Deepavali Flexibility

DeepavaliIn this photo, the lady in white shorts holding up 4 fingers is Joyce, a teaching assistant at our school who is telling us that her sister has four daughters. For Deepavali 2013 (Nov. 2) Joyce invited a number of teaching staff that she works with, over to her house. Joyce and her mother and sister and nieces cooked a huge feast with at least a dozen separate dishes of unique Indian food.

It was a funny example of cultural interface: Joyce invited us all with the instructions that “lunch will be ready at 2:00 pm.” So we organized ourselves and drove in separate vehicles over to her house to arrive at 2:00 pm. Well, the apparent tradition is that people visit throughout the day and eat and chat and go, I understand, from friend’s house to friend’s house. So Joyce was not expecting us ALL to arrive at the same time; she thought that we would trickle in throughout the afternoon as a sequence of guests! Pictured above was about half of the cohort; there was a family of 5, 2 single women, our family of 3, a family of 4 and another family with 2. At least 16 people! Poor Joyce was scrambling to find chairs and so we ended up eating in sit-down meal fashion. Eating at a table was also an adaptation for Westerners; I think the tradition is to take a plate and sit in the living room enjoying the company of friends.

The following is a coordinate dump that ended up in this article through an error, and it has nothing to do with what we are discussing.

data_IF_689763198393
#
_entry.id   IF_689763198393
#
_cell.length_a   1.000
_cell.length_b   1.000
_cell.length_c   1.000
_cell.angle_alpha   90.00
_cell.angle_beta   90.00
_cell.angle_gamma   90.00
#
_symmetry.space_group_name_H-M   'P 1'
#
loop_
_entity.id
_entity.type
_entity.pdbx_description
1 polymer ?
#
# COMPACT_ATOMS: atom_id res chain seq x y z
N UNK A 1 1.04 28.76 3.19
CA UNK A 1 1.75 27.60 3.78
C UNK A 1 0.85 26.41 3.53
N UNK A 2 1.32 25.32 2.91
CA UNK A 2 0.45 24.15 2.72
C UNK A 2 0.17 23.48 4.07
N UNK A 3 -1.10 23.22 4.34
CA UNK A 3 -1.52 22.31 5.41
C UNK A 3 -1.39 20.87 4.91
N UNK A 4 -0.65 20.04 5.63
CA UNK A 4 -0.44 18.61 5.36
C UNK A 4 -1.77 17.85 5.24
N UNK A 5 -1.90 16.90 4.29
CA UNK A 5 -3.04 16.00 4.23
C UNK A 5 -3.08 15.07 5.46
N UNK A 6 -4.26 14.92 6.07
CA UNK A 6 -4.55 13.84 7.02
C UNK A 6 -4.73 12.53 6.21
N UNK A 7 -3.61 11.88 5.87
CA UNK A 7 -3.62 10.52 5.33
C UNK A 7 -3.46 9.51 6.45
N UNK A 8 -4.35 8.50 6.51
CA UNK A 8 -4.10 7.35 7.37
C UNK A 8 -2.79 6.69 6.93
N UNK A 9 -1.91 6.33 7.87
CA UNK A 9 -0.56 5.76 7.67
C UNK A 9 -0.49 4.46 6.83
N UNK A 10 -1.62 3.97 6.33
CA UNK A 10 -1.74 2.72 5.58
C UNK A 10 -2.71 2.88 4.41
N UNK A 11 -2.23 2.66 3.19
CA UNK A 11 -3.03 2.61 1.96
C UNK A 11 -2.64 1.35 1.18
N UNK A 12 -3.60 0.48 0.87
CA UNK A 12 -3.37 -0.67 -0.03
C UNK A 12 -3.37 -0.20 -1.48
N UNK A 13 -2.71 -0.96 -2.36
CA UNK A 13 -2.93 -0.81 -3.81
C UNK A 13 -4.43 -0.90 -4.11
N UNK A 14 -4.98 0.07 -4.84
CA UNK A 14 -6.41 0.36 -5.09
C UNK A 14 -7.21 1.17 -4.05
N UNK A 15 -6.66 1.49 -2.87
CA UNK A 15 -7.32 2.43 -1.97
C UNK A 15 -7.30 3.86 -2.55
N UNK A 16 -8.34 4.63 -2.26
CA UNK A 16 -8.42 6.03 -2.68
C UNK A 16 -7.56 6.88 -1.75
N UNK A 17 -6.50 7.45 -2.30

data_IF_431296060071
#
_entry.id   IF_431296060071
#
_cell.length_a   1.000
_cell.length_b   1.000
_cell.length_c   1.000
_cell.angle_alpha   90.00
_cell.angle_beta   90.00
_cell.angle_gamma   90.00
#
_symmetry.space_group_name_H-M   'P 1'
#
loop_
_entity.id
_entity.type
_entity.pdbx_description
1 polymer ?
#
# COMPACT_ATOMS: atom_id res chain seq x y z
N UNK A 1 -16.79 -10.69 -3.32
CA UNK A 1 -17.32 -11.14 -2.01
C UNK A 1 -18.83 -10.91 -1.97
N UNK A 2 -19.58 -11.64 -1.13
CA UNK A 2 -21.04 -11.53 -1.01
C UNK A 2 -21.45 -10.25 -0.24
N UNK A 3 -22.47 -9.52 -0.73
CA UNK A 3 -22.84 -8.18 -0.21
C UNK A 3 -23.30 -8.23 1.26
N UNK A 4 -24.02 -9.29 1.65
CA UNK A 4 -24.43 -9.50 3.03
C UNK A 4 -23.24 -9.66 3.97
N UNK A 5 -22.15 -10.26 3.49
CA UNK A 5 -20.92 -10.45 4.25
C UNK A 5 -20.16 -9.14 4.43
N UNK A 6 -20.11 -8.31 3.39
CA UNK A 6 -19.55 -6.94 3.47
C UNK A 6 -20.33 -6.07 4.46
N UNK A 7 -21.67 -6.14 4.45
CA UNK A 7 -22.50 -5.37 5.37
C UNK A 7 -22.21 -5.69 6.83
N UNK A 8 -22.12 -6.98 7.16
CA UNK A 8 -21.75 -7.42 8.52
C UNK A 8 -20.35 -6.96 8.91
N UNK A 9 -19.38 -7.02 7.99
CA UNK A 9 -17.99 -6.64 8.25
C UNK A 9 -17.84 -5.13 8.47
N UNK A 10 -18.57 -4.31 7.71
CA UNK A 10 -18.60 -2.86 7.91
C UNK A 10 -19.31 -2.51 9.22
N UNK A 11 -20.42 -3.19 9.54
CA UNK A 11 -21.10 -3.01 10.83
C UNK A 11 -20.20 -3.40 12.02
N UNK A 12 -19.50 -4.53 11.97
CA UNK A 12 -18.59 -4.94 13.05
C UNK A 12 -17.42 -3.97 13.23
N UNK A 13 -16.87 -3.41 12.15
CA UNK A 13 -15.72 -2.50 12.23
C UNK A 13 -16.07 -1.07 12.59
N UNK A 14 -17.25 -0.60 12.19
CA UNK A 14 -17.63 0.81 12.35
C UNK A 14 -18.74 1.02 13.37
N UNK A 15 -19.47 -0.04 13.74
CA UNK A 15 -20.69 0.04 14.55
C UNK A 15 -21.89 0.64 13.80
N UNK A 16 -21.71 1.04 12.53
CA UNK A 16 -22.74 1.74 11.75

It was a great example of the generosity of a local friend on a seasonal holiday and an example of the need to be flexible when living in another country – for both national hosts and foreign guests!

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